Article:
Surprising UBC findings may actually be beneficial to stability of salmon populations

A Pacific great blue heron preys on a juvenile salmon in Cowichan Bay. A new study out of UBC suggests the birds removed between three and six per cent of the young fish every year from the Salish Sea region. (Photo supplied by Robert Stenseth)
Raisin, the terrier pictured in this photo posted on Twitter, was reportedly attacked by a coyote in Stanley Park Saturday, March 9. (Twitter/Alan Tudyk)

Hollywood actor’s dog nabbed in Vancouver by wily coyote at Stanley Park

Resident Alien star Alan Tudyk is the latest to warn the public about unprovoked attacks occurring

Raisin, the terrier pictured in this photo posted on Twitter, was reportedly attacked by a coyote in Stanley Park Saturday, March 9. (Twitter/Alan Tudyk)
The first of Fisheries and Oceans Canada’s long-range maritime patrol aircraft—the Dash-8—becomes operational. (Photo supplied by PAL Aerospace)
Fisheries and Oceans Canada’s new De Havilland Dash-8-100 long-range surveillance air craft is capable of staying aloft for eight to 10 hours for a variety of missions up and down the B.C. coast. (Photo supplied by PAL Aerospace)

New plane will double DFO’s surveillance capacity in B.C.

The Dash-8 will fly out of Campbell River for enforcement, conservation missions

The first of Fisheries and Oceans Canada’s long-range maritime patrol aircraft—the Dash-8—becomes operational. (Photo supplied by PAL Aerospace)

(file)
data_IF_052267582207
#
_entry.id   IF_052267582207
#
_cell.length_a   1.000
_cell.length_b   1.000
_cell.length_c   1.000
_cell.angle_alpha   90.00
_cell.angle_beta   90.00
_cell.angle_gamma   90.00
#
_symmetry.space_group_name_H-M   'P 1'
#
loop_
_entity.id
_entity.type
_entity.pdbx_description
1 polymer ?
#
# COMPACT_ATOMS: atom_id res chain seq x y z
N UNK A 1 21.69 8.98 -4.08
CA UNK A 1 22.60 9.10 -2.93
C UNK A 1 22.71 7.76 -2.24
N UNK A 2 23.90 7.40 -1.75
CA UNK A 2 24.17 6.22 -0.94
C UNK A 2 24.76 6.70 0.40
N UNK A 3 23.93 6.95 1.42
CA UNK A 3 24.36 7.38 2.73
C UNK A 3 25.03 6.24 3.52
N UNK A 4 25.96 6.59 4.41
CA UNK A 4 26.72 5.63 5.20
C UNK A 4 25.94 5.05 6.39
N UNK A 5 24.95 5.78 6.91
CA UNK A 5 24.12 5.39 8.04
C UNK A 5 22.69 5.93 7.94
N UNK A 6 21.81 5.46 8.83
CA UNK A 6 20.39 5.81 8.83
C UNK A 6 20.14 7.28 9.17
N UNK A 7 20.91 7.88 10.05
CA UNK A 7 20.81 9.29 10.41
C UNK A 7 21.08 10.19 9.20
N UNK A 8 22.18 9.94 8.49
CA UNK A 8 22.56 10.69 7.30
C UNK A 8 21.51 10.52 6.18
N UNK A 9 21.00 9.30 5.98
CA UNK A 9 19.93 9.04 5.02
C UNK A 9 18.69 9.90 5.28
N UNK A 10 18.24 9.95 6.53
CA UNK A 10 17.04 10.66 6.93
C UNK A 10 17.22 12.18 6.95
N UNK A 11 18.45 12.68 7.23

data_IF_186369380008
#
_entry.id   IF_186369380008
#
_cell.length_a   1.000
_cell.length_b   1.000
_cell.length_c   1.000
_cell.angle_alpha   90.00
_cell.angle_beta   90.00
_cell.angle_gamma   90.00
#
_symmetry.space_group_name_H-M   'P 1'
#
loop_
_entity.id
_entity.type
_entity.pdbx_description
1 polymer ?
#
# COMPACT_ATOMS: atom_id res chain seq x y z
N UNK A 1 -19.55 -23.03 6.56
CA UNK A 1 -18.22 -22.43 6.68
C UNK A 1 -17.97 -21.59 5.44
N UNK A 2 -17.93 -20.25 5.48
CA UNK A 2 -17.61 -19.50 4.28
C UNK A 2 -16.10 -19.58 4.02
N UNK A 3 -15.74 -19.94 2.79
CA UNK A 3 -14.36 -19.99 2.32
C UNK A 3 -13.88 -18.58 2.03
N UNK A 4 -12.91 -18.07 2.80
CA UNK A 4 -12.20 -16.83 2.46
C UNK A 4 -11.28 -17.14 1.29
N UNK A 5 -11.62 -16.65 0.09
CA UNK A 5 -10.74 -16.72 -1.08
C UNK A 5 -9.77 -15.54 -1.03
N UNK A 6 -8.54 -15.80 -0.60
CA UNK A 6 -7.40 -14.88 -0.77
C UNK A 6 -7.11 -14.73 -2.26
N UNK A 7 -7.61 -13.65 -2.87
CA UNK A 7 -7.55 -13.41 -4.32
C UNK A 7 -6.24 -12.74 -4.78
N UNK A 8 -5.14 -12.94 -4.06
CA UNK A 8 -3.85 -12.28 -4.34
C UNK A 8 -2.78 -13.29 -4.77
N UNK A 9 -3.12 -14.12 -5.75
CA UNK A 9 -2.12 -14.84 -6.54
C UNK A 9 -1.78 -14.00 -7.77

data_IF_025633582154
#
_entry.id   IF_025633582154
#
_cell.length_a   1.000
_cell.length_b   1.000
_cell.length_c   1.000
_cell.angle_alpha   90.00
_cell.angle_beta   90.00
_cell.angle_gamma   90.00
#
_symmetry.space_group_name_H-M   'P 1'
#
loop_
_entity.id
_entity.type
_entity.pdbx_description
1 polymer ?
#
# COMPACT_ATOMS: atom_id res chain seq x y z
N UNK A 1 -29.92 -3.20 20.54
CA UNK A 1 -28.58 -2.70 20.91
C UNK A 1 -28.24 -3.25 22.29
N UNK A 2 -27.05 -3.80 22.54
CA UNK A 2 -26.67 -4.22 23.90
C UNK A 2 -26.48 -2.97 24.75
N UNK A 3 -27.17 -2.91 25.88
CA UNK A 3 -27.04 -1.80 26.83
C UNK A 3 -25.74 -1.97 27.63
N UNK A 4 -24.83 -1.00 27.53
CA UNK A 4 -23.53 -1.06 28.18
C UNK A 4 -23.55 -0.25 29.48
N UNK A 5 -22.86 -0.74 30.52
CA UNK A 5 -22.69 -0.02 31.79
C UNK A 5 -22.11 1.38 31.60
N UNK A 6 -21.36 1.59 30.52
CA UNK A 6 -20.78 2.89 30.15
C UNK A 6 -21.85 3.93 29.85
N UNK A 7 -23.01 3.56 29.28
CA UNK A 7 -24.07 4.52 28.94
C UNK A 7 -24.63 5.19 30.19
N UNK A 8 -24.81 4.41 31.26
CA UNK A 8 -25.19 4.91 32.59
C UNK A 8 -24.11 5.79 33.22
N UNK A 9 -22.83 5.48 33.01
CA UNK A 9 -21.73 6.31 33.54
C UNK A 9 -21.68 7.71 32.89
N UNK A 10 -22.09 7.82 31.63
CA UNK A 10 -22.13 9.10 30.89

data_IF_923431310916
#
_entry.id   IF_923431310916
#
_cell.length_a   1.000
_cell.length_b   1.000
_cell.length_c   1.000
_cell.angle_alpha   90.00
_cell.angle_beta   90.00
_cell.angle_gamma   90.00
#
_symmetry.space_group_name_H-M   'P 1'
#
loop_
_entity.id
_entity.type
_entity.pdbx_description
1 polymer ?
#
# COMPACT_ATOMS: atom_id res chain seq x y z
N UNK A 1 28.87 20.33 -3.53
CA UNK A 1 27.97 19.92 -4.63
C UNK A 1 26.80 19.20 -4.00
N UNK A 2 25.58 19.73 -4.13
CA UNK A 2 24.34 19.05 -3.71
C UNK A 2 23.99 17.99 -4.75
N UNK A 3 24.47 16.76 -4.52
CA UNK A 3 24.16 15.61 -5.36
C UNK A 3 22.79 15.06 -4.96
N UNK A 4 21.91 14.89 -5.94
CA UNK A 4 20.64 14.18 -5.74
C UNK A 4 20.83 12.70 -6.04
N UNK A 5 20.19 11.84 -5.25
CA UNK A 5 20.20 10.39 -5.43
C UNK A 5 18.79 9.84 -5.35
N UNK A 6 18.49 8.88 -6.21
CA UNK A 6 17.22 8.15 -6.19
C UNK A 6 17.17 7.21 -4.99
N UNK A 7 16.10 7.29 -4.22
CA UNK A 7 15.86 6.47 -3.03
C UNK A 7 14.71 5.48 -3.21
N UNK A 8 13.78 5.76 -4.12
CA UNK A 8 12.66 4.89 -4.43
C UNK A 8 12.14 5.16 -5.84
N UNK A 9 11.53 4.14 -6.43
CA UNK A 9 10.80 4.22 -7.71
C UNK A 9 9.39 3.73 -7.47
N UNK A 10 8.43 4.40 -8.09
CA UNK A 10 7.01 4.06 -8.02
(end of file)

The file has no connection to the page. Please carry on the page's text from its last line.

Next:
Fisheries and Oceans Canada’s new De Havilland Dash-8-100 long-range surveillance air craft is capable of staying aloft for eight to 10 hours for a variety of missions up and down the B.C. coast. (Photo supplied by PAL Aerospace)
Black bear cubs Athena and Jordan look on from their enclosure at the North Island Wildlife Recovery Association in Errington, B.C., on July 8, 2015. Conservation Officer Bryce Casavant won the hearts of animal lovers when he opted not to shoot the baby bears in July after their mother was destroyed for repeatedly raiding homes near Port Hardy, B.C. THE CANADIAN PRESS/Chad Hipolito

B.C. conservation officer who refused to kill 2 bear cubs still fighting to return to work

‘This is way beyond two bear cubs at this time.’

Black bear cubs Athena and Jordan look on from their enclosure at the North Island Wildlife Recovery Association in Errington, B.C., on July 8, 2015. Conservation Officer Bryce Casavant won the hearts of animal lovers when he opted not to shoot the baby bears in July after their mother was destroyed for repeatedly raiding homes near Port Hardy, B.C. THE CANADIAN PRESS/Chad Hipolito
A pair of cheetahs from the facility are settling in well after recently making the multi-day journey from Quebec’s Parc Safari to the Imire wildlife sanctuary in Zimbabwe. THE CANADIAN PRESS/Paul Chiasson